Last week I wrote about the increasingly common challenge of dealing with Attention Deficit and Hyperactivity Disorder (ADHD), and one of the biggest factors in helping a child or teen that may not normally be much of a part of the conversation. As more and more of us have someone in our world who is working to understand and manage the unique aspects of ADHD, it is equally important to be aware of one of the main dangers often faced. Parents especially can fall into a trap that can present a serious limitation on the degree to which they can support their child or teenager, and ultimately lead to continually increasing levels of frustration and discouragement for those in the family, as well as in the classroom.

Let me get right to the point: in more than a decade of working with children and youth of all ages, several hundred of whom either had formally diagnosed ADHD or were displaying very similar symptoms, there continued to be a disproportionate amount of attention paid to the actual diagnosis of ADHD being made, and finding some quick “one-size-fits-all” tips and strategies for kids. The reason this is disproportionate in my view is not because diagnosis is unimportant or that parents’ and teachers’ efforts are futile, but rather because there can be acceptance that we are powerless to work through the challenges of ADHD in an effective way. In other words, if my son is diagnosed with it, then why would I put great effort into helping encourage his number and quality of social connections, participate in school efforts to modify assignments when needed, while supporting him with healthy boundaries and authentic connection at home? Isn’t his ability to thrive now out of our control?

We live in an increasingly busy world, and most of us have more items on our agenda for the day than we realistically have time to complete in a matter of a few hours. It is a natural human tendency to want to optimize our day by spending more time on actions we feel are effective and likely to have a noticeable payoff. As such, there is a puzzling phenomenon where it can be easy to tell ourselves that because an ADHD diagnosis has been made, there must therefore be a genetic or physiological cause for it, and we are therefore nearly powerless to create any meaningful change. Our efforts to learn more about its challenges and how we can best help can be completely short-circuited at this point, while frustration and resentment often start to grow like weeds as a result.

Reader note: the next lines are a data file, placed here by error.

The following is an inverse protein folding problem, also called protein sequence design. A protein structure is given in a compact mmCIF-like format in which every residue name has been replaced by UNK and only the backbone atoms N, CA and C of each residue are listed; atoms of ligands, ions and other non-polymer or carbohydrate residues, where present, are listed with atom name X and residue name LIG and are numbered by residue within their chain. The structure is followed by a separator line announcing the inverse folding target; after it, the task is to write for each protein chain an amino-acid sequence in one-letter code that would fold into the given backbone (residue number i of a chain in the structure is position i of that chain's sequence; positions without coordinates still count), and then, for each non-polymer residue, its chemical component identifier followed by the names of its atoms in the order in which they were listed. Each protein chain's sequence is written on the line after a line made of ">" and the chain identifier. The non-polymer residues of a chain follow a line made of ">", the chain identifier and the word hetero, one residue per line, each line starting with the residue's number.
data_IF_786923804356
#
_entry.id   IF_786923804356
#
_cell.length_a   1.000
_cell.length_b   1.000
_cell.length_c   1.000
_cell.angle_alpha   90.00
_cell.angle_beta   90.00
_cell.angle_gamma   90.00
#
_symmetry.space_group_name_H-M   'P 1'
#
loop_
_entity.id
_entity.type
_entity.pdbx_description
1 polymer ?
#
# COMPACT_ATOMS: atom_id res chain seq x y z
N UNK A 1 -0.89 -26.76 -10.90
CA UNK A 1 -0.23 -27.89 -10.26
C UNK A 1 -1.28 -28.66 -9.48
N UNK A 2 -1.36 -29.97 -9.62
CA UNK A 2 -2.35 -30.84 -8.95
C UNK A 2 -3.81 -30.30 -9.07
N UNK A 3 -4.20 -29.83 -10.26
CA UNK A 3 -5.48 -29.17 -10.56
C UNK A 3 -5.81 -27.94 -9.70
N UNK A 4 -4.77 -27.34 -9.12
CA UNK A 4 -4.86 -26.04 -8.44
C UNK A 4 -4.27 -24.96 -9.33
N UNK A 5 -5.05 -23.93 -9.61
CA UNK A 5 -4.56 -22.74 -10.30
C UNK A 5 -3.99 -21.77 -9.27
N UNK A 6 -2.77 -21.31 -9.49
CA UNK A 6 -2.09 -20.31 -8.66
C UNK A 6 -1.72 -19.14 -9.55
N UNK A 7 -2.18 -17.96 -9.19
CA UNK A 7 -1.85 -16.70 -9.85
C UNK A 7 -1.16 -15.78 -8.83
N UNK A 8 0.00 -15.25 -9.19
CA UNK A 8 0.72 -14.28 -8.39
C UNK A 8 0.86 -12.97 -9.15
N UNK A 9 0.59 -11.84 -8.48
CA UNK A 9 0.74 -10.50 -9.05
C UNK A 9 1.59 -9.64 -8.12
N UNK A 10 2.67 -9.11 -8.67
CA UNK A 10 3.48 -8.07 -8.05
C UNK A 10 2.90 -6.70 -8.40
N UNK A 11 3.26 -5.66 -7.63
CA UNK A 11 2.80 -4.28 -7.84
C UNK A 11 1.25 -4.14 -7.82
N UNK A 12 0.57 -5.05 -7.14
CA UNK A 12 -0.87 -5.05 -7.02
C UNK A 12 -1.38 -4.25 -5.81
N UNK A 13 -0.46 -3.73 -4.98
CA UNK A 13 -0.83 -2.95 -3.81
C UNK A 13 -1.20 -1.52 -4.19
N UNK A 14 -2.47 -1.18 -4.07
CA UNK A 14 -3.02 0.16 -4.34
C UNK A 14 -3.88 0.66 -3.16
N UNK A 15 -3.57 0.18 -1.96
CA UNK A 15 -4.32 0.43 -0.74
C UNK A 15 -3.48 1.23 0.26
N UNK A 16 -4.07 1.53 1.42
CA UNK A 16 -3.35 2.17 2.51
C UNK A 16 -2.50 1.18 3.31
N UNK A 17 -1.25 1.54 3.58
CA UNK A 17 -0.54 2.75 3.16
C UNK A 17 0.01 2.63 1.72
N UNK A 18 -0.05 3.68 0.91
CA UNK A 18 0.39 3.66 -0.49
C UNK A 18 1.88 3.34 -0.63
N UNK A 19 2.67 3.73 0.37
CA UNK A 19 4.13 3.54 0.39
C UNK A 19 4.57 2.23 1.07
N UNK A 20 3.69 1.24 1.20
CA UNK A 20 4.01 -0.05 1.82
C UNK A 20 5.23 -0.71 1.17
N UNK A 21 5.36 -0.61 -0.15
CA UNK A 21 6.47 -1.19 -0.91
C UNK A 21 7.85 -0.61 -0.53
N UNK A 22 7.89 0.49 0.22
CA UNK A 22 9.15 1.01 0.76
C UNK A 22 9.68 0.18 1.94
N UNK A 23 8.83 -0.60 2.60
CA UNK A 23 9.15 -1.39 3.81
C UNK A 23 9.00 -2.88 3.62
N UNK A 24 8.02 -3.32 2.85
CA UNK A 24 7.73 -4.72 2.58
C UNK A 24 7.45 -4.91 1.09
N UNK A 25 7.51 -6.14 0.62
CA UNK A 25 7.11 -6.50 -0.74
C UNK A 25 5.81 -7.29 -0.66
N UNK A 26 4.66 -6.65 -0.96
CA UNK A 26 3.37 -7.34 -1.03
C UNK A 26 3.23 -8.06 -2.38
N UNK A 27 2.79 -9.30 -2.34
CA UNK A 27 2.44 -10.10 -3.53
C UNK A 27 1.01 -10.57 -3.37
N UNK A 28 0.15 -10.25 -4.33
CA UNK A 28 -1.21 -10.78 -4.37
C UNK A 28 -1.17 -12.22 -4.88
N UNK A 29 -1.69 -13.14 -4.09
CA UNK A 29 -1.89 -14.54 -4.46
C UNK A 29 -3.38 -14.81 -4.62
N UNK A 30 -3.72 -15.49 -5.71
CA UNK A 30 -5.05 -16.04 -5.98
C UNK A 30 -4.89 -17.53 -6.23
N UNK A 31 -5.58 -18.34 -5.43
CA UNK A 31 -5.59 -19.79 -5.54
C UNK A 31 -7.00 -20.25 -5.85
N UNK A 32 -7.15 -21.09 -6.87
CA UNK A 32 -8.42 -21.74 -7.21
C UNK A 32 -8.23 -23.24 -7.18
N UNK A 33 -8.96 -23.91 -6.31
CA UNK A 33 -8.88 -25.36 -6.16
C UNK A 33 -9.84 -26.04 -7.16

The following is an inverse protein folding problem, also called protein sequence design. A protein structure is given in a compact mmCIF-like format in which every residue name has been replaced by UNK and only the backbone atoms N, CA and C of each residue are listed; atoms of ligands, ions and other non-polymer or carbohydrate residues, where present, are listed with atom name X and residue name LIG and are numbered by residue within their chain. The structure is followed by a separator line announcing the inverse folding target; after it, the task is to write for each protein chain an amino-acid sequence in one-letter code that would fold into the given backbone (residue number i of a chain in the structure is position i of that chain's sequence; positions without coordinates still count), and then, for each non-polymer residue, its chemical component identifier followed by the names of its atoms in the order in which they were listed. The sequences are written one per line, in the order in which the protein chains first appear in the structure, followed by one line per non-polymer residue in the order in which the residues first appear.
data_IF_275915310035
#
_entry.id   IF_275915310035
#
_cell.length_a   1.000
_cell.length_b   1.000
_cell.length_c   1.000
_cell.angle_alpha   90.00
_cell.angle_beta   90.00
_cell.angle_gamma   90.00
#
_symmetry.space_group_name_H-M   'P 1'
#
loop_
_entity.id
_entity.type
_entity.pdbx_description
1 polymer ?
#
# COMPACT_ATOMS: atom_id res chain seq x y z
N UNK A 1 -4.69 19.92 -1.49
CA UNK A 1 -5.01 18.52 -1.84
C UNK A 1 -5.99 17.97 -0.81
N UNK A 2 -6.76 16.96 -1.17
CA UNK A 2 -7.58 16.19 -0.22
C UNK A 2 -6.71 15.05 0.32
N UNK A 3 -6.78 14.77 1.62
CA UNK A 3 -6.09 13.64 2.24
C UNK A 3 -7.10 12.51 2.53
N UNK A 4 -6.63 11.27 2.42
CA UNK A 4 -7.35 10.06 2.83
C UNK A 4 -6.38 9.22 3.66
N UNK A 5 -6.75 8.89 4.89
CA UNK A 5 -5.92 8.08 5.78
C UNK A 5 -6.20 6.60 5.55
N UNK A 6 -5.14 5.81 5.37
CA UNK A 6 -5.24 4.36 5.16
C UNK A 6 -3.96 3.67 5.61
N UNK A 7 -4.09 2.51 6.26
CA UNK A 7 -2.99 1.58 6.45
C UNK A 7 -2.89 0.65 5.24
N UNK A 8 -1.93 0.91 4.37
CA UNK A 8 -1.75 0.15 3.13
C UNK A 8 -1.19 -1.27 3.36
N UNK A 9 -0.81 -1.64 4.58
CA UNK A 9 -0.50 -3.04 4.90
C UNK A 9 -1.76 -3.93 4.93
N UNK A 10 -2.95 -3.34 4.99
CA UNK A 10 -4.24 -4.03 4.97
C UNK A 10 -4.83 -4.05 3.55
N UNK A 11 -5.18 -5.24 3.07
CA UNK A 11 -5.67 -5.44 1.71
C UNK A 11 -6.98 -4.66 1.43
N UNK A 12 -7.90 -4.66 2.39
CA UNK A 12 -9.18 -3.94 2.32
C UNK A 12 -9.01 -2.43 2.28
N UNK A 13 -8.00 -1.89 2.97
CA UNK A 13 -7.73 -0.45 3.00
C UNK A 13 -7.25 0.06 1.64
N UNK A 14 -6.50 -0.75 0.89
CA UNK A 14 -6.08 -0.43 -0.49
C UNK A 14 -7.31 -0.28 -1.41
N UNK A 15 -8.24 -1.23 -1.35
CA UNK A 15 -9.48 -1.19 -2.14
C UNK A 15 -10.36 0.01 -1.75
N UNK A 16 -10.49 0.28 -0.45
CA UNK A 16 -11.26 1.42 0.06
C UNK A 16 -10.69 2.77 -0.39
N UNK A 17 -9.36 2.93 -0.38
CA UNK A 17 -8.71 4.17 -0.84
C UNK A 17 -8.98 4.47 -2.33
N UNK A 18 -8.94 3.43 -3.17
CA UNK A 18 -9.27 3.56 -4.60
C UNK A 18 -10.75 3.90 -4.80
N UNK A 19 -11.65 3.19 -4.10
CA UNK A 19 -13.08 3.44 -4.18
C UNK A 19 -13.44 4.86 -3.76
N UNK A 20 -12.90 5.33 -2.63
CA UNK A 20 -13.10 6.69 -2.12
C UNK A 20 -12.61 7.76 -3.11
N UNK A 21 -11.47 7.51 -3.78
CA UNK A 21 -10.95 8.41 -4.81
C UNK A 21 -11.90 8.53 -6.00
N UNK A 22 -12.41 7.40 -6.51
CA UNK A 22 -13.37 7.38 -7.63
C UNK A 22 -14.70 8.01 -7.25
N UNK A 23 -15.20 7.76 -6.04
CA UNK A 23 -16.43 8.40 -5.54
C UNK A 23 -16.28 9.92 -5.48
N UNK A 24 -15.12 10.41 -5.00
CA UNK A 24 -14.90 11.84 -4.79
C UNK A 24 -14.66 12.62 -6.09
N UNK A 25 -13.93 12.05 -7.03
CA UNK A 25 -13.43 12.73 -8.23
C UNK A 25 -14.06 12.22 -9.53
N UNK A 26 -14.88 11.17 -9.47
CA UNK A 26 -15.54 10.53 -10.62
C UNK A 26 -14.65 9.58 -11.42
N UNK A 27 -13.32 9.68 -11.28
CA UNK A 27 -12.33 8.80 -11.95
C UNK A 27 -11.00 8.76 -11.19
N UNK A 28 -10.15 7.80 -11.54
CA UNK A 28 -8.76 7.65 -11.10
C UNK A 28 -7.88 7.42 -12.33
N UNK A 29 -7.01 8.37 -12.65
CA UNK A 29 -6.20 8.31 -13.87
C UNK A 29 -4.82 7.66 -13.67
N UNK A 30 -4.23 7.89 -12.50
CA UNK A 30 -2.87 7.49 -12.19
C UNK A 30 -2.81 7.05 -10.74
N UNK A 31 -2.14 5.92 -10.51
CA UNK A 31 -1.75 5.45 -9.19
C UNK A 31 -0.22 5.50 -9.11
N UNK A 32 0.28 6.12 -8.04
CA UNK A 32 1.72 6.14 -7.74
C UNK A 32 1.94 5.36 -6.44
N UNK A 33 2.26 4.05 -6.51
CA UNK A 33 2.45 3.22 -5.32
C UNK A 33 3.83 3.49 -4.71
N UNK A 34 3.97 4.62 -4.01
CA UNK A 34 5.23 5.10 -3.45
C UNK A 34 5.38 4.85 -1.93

The reality, and this is good news, is there is a whole lot we can (and should!) do to help those dealing with the challenges posed by ADHD. Part of the effort involves accessing information that is easily available, such as this useful primer and action plan from Interior Health. To go one step further, there are several opportunities for coaching and counseling in the Kelowna area that can help us to understand how to meet the needs of children and teens with ADHD on a deeper level, which can be found with a simple search online. These can all be accessed simply and often inexpensively, with one important caveat: parents and those working with children must be active and healthy supports in the process, with a minimal degree of “let the professionals fix my kid”.

It is not uncommon to hear a frustrated parent remark on how difficult it has been to deal with their child, and then follow up with a form of this question: “Do you think it might be because of his ADHD?” At this point I usually like to help that parent take a step back and examine the larger life picture they are experiencing, including their own struggles and stresses they are going through. As occurred with a mom I worked with very recently, she needed to make the connection between the separation she was currently in the middle of, and the effects both direct and indirect this could have on her children, even very young ones. Once this had occurred, she was able to see that while ADHD might be an ever-present factor for one of her boys, there was also much she could control, such as structured home environment and meaningful connection between each child and their mother, and this could absolutely help their ability to deal with a changing reality on the homefront.

When dealing with children who have, or seem to have ADHD, always remember that you don’t have to be a professional to make a big difference in supporting them. Taking a realistic look at home stressors, understanding how your own emotions affect everyone in the home, and taking positive steps forward can all be essential pieces in everyone being able to enjoy life, and nurture the meaningful connections that are so vital to healthy functioning.